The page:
!!Gail Carson Levine’s books provide examples of:
* AbusiveParents: The fairy tale variety; negligient fathers and wicked stepmothers.
* ActionGirl: Most heroines.
* BalefulPolymorph: You become one if you anger a fairy.

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!!Gail !!Other works by Gail Carson Levine’s books Levine provide examples of:
* AbusiveParents: The fairy tale variety; negligient fathers and wicked stepmothers.
* ActionGirl: Most heroines.
* BalefulPolymorph: You become one if you anger a fairy.
of:



* BlueBlood: Depending on the fairy tale used as inspiration, quite often.
* CinderellaCircumstances: In most novels inspired by fairy tales.
* DragonsPreferPrincesses: Played straight most of the time.
* EverythingsBetterWithPrincesses: When there are princesses, everything is better with them.
* FairyGodmother: In a fairy tale, you have to have one.



* FracturedFairyTale: The defining feature of most of her novels.



* PluckyGirl: Most of the heroines.
* TheQuest: Most, if not all, of Gail's novels feature one of those.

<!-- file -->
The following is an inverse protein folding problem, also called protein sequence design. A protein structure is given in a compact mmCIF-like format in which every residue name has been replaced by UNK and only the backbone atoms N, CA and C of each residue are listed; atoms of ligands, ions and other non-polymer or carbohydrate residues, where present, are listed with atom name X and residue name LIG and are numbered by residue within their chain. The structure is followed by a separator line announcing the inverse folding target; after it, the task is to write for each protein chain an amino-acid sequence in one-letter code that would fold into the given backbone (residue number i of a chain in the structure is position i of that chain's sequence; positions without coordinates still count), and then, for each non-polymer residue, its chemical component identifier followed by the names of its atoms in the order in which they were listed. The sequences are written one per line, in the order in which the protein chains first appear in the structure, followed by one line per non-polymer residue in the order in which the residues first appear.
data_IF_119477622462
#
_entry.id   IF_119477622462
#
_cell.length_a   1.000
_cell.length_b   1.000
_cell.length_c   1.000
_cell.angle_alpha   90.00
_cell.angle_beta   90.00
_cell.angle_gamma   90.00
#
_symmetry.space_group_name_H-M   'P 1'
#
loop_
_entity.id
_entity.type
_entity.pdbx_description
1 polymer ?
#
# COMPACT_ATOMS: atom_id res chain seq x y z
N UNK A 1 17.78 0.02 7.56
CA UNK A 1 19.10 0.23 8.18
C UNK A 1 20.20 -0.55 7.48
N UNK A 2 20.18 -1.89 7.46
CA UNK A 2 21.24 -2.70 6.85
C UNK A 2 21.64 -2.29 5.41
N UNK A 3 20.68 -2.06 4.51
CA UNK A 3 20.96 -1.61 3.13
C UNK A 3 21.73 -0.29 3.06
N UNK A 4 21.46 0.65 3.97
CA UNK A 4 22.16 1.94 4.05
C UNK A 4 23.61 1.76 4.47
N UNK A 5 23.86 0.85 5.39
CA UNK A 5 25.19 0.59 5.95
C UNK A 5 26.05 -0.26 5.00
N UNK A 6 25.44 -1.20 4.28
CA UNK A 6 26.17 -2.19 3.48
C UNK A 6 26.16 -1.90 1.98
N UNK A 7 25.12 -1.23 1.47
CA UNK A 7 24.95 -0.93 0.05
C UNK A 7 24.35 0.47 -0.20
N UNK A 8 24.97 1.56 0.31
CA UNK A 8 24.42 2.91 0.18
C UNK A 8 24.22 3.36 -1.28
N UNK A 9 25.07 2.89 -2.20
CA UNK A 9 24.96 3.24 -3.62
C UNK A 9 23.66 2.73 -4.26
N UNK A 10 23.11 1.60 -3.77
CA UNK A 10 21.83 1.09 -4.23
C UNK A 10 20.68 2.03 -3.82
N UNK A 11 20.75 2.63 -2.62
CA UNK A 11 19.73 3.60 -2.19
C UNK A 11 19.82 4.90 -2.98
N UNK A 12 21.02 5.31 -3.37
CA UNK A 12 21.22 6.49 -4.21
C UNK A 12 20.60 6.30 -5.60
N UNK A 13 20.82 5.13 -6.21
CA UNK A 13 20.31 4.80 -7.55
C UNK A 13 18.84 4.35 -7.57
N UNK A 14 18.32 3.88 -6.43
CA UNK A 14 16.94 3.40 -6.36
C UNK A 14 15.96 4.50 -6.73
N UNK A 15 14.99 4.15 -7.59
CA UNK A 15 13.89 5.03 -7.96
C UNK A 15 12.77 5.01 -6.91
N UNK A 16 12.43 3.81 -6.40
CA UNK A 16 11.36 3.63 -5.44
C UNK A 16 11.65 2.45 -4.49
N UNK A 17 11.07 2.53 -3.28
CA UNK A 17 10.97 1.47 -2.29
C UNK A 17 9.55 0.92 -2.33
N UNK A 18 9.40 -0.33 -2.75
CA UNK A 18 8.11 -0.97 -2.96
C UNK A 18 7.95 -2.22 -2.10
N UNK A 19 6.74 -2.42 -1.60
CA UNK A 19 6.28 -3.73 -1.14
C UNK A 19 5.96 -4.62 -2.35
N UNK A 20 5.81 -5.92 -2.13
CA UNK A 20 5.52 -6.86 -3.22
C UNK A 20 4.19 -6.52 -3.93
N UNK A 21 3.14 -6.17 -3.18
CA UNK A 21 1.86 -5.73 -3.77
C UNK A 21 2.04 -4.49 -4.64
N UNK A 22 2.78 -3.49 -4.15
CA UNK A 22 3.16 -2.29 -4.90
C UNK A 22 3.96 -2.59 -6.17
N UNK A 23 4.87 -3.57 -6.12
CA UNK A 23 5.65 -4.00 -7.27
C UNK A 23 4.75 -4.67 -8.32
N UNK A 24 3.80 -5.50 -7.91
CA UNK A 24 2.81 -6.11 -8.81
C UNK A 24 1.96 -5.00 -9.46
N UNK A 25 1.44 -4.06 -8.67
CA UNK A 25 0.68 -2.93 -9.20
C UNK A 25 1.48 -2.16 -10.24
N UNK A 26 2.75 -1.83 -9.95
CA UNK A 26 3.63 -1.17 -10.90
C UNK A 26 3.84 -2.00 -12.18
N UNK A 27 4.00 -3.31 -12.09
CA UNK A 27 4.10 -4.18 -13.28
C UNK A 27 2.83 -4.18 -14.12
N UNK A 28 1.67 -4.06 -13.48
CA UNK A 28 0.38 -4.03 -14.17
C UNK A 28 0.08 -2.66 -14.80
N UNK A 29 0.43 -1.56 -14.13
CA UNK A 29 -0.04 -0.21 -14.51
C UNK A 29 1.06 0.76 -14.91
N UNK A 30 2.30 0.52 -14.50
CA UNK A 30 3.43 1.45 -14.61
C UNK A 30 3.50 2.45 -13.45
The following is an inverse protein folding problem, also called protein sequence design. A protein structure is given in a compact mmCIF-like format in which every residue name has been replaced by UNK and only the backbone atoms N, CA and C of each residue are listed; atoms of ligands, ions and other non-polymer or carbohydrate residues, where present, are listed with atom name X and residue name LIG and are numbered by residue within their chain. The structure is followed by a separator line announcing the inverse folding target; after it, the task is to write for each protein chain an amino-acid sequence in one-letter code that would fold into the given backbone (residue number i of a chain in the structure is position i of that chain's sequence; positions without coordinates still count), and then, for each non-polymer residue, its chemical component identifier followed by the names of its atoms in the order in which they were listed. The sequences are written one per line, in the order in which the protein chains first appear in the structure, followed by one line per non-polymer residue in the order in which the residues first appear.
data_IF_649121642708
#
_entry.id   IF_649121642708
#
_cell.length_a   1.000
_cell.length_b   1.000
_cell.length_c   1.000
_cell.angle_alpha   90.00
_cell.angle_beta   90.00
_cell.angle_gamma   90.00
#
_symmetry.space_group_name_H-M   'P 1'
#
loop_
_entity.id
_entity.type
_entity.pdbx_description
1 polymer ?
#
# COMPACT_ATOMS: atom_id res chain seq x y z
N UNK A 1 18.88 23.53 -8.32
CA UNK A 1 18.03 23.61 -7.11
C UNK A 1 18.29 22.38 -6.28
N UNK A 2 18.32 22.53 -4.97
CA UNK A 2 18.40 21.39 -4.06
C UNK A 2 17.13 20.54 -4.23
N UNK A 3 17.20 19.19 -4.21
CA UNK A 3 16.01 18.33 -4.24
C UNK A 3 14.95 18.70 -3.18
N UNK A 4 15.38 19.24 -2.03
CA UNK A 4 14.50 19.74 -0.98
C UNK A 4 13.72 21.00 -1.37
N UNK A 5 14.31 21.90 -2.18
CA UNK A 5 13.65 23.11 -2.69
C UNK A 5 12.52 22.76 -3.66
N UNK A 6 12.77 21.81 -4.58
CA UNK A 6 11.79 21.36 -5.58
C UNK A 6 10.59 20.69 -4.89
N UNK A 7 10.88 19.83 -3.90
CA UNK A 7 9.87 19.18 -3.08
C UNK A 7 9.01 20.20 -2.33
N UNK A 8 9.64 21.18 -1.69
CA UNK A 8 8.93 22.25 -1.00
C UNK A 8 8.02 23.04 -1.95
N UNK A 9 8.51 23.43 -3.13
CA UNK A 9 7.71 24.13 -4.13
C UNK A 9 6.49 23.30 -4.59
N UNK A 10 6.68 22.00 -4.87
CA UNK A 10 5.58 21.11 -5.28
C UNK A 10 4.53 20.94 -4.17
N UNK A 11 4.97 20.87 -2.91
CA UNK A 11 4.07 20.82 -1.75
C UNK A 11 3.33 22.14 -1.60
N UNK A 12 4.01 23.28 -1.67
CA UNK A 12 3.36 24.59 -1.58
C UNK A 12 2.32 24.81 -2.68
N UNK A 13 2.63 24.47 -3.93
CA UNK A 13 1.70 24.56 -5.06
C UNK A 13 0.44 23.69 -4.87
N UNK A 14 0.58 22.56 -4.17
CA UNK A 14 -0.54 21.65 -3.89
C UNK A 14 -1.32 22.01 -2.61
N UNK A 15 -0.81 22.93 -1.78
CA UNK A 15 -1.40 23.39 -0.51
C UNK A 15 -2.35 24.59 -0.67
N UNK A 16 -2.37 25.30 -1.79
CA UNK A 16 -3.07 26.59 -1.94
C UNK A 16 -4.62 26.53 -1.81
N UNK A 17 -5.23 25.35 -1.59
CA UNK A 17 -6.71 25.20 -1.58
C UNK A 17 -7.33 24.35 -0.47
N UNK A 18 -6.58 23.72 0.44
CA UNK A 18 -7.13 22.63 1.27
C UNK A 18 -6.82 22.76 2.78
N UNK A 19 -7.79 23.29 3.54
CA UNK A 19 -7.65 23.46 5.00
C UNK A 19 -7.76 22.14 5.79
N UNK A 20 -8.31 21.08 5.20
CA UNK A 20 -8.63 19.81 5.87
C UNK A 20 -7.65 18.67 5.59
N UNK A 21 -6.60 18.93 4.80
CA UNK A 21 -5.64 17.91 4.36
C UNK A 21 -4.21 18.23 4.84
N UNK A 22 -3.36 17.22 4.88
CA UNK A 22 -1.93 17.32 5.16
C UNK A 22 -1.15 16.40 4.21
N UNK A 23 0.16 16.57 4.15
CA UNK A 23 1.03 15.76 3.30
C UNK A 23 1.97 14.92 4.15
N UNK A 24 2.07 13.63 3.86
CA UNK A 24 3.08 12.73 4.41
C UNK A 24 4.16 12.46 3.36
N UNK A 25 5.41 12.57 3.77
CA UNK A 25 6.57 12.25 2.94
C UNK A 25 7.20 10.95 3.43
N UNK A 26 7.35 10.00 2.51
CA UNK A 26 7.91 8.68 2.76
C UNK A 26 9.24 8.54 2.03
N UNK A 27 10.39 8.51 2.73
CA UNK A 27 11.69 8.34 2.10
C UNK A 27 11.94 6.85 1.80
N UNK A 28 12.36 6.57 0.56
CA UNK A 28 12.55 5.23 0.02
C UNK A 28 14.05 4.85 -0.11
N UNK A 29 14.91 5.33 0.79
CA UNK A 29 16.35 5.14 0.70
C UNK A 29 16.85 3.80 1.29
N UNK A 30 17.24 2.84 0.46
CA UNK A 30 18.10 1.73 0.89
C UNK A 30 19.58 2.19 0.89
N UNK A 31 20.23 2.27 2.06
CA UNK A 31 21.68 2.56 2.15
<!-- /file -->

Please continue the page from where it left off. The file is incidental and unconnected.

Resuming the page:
* WickedStepmother: Cinderella Circumstances are unthinkable without one of those.


* MayflyDecemberRomance: In ''The Two Princesses of Bamarre'', love interest Rhys is a sorcerer, a species who live 500 years. [[spoiler:He and narrator Addie marry anyway.]]
** In ''Ever'', Olus is an immortal god who loves Kezi, a human. [[spoiler:Kezi eventually becomes an immortal goddess, and they marry.]]

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* MayflyDecemberRomance: In ''The Two Princesses of Bamarre'', love interest Rhys is a sorcerer, a species who live 500 years. [[spoiler:He and narrator Addie marry anyway.]]
**
In ''Ever'', Olus is an immortal god who loves Kezi, a human. [[spoiler:Kezi eventually becomes an immortal goddess, and they marry.]]



* WeddingDay: At least one in most of the fairytale books, treating us to various wedding customs:
** In ''Ella Enchanted'', Ella attends a wedding among the giants, whose weddings consist of acting out their future together: working, making a home, raising children.
** In ''Fairest'', Oscaro marries Ivi, and [[spoiler:Ijori marries Aza]]. Ayorthan weddings are entirely sung, with each member of the couple singing a song they've written about their love and their hopes for the future.